Catalan the Dotted Lines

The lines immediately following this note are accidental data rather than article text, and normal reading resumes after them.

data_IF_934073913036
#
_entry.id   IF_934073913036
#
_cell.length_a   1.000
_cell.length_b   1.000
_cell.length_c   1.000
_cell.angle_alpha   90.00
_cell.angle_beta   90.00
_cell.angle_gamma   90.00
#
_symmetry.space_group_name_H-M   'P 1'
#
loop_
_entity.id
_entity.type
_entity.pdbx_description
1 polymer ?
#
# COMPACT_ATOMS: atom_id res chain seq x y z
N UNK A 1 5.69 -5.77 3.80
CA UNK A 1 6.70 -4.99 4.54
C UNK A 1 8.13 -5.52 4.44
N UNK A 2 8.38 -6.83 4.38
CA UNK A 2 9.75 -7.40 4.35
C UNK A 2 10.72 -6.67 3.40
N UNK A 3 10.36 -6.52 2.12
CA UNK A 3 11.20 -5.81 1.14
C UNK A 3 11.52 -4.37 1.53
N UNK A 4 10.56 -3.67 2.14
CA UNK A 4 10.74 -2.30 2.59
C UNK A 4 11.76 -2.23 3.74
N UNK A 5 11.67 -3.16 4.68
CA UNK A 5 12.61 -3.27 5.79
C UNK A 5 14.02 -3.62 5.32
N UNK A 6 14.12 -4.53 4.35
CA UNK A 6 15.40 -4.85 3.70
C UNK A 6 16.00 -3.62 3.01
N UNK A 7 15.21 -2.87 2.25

Arriving to a place is like taking a water slide the first time. You’re wide-eyed, fascinated; you want to take pictures of the whole way down. But once you have been down it a million times and are exhausted and there’s chlorine-water in your nose and ears, you’re ready to lay shivering between two towels on the cement, and let your shriveled toes, shredded and fragile from scaling the bottom of the pool, explore the topography of sand in the cement. So it’s been, and I wish I could share the strange fascination I had when first entering the castle in Catalunya, my eyes adjusting to the dim light. A 12th century olive oil press was in the corner, yet a pair of volksawgen seats sat in the entrance next to a few boxes of recycling and donation clothes. I wanted to look around on arriving, but it was midnight. Then the 6-month old puppy came downstairs, wiggling like a tadpole, flipped onto her back at my feet and peed on her belly. She would have more fingers toes and shoes to chew for the next month while I worked with her master on a book he’d write. I was shown my room, tile floor, stark, bright, a two foot thick window reveal: Stone walls. An IKEA bed on a few wooden pallets and a small bedside table. A bed frame with many slats, leaning up against one wall would soon become my dryer for sweaty clothes when I came in from walks. We go into the kitchen and the living room and the dining room in one circle and I wonder when I will remember which rooms leads to which. I’m goggle eyed, there’s the cookstove I’ve seen in pictures, there is the masonry heater I hadn’t seen yet, there is the living room, just like in the pictures, a former terrace, when this place was a boy’s club, run by the bishop. And when it was thousands of other things for the previous hundreds of years. There is a smell of agriculture that reminds me of catshit. Now it will ever remind me of Girona. Pigs, in nearby farms. We sit at a long table in the dining room and chat about everything, from music to marijuana, stoves and their builders to district energy. He’s a story teller. I’m letting the dog chew my cowboy boot because this is keeping her from chewing my hands, pant legs, shirtsleeves.